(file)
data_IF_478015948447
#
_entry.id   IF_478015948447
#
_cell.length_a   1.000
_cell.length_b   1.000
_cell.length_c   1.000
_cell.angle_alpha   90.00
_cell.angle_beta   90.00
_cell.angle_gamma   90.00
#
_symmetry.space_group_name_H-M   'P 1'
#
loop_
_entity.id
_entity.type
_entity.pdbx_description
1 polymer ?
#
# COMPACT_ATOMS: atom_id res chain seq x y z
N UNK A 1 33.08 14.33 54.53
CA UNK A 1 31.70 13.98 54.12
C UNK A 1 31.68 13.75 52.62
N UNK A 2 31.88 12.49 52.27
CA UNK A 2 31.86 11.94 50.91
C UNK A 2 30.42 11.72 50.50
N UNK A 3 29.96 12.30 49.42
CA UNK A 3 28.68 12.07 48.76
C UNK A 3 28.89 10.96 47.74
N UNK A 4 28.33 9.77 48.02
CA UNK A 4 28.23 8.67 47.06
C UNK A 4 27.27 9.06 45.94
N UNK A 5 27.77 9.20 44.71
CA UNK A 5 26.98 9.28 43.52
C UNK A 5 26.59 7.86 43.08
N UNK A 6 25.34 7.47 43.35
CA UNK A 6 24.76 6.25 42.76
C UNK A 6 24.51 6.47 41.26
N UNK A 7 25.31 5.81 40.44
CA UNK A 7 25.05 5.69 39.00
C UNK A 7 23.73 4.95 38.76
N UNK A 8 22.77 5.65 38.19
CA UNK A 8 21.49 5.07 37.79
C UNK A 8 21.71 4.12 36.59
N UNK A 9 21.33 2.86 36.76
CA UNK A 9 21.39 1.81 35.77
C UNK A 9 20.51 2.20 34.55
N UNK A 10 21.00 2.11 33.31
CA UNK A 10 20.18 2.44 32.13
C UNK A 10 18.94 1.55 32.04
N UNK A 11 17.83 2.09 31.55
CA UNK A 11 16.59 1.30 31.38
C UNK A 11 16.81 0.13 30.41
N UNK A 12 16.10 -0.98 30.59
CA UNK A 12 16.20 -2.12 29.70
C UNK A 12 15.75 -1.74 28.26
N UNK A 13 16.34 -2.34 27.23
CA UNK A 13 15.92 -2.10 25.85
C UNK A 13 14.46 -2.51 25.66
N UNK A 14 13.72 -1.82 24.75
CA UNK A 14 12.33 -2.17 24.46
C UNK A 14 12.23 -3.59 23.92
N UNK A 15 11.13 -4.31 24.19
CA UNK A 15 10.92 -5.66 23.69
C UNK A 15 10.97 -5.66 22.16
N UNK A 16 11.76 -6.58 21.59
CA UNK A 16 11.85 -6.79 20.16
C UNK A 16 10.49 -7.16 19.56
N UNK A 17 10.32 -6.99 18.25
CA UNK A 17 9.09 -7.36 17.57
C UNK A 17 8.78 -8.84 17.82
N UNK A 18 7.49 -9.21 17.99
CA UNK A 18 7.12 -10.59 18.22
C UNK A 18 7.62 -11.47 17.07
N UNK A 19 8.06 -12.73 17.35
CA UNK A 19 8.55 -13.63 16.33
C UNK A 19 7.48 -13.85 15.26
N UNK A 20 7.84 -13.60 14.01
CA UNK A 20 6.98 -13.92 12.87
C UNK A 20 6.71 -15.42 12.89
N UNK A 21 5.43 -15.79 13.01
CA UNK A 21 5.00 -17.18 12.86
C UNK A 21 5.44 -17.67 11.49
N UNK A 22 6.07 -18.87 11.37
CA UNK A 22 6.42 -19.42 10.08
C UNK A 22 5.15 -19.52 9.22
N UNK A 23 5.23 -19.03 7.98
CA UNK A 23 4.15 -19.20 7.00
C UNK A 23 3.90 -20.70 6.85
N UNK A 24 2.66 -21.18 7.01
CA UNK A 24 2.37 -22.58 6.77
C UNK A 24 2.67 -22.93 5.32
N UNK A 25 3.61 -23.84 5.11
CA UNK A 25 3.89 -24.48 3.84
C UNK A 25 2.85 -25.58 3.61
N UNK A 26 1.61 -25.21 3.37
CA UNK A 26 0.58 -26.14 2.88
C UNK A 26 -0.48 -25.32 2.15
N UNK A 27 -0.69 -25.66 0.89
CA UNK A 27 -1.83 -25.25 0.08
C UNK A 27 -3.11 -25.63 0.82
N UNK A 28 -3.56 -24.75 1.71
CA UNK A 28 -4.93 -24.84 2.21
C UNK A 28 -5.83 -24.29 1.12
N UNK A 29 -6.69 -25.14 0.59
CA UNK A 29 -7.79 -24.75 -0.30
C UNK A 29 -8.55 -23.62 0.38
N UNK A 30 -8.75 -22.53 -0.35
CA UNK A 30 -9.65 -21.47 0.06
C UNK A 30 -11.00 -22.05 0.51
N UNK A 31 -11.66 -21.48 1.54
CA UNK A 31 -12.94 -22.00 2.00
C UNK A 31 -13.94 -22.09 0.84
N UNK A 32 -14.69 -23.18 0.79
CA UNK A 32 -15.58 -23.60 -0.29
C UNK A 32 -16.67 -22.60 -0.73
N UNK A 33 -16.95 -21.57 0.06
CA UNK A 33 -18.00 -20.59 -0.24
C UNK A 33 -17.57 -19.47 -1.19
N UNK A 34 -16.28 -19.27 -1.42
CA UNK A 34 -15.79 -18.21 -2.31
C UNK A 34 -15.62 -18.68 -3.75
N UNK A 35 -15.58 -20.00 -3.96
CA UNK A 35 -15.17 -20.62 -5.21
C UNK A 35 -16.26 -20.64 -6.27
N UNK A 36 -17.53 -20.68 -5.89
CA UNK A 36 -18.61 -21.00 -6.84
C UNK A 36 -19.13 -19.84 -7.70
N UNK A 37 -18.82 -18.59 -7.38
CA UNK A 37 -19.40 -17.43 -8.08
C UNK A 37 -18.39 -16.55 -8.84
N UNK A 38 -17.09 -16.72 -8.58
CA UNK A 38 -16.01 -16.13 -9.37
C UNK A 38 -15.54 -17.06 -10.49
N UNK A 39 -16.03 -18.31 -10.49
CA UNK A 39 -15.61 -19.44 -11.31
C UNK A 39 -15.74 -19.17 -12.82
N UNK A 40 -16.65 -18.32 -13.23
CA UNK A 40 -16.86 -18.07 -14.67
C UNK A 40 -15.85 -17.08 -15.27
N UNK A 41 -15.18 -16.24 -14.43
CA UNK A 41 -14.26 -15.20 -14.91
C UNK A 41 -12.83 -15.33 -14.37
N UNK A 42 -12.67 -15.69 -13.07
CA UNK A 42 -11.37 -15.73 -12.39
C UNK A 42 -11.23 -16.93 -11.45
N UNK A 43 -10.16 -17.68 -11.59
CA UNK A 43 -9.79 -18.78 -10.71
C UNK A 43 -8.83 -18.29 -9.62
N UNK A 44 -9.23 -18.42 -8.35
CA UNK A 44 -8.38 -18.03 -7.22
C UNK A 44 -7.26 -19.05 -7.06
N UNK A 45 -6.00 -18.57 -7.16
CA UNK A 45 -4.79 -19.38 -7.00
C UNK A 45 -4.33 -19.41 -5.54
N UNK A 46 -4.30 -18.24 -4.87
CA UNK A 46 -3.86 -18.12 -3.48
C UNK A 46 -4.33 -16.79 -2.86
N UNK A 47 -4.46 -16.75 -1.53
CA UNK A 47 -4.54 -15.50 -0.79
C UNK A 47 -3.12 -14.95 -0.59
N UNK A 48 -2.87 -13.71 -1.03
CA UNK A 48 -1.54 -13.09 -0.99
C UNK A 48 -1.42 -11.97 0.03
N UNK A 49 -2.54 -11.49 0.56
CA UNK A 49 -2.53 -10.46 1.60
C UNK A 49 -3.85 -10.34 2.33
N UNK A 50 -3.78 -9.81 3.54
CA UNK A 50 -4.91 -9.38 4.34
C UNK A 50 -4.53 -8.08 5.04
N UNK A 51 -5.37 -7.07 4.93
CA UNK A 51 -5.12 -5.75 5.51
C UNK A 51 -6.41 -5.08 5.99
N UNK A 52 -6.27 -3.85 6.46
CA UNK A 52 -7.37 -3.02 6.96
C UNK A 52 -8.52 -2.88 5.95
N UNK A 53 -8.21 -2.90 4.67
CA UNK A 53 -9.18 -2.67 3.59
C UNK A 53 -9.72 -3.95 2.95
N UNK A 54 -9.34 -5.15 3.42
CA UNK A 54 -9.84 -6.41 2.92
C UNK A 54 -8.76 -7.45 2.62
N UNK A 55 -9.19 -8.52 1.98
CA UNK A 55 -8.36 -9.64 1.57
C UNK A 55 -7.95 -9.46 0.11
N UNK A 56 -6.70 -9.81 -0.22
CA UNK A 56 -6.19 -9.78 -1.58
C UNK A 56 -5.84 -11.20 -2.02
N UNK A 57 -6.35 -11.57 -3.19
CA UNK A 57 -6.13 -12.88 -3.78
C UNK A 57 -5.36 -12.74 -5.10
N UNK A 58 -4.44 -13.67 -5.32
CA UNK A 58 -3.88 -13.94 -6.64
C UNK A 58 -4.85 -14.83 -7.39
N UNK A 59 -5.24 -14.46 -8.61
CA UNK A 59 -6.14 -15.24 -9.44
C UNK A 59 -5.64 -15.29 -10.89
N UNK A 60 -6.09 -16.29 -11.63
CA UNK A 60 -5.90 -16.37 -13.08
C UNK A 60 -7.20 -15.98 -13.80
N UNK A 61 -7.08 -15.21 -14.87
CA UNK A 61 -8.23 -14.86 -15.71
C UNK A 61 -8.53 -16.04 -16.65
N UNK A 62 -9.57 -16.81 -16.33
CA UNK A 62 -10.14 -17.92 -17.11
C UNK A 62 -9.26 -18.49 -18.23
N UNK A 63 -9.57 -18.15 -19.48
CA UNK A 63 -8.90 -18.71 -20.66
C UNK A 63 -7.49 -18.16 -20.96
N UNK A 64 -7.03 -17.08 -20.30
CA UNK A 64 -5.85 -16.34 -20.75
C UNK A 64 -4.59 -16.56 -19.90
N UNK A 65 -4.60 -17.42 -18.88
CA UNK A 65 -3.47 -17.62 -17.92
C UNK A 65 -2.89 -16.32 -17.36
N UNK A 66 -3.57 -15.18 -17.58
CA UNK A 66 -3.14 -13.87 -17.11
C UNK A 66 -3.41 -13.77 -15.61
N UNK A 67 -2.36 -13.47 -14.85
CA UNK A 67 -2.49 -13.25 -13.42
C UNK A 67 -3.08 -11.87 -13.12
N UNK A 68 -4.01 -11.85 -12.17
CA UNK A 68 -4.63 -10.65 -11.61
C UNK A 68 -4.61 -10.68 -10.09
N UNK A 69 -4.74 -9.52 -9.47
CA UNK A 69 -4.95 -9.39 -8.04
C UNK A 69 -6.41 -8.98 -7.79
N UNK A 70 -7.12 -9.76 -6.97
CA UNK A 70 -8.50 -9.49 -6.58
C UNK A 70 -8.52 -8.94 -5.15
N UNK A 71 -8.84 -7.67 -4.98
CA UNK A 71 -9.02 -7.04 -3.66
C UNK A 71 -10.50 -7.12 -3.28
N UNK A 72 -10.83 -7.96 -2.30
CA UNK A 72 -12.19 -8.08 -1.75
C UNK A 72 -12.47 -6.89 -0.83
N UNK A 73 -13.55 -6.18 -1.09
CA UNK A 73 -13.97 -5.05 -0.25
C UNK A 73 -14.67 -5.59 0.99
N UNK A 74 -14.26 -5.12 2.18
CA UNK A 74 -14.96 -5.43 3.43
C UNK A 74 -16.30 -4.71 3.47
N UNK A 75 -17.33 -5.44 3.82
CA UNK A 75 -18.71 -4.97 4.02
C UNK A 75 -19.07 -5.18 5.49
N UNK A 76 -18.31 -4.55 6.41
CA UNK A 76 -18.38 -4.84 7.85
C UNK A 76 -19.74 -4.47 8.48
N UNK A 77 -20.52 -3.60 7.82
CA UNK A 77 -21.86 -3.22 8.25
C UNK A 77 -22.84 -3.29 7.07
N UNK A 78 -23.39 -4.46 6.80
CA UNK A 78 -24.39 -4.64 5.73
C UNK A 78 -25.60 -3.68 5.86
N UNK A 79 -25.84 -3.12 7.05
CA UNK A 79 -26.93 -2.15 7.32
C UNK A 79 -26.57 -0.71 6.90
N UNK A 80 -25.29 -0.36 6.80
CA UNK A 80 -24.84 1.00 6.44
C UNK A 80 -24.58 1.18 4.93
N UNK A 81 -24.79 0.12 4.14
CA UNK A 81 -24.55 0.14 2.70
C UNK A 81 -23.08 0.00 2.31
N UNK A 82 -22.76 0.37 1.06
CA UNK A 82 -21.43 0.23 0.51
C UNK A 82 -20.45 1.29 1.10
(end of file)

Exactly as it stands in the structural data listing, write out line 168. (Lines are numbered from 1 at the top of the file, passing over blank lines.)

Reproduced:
N UNK A 50 -3.78 -9.81 3.54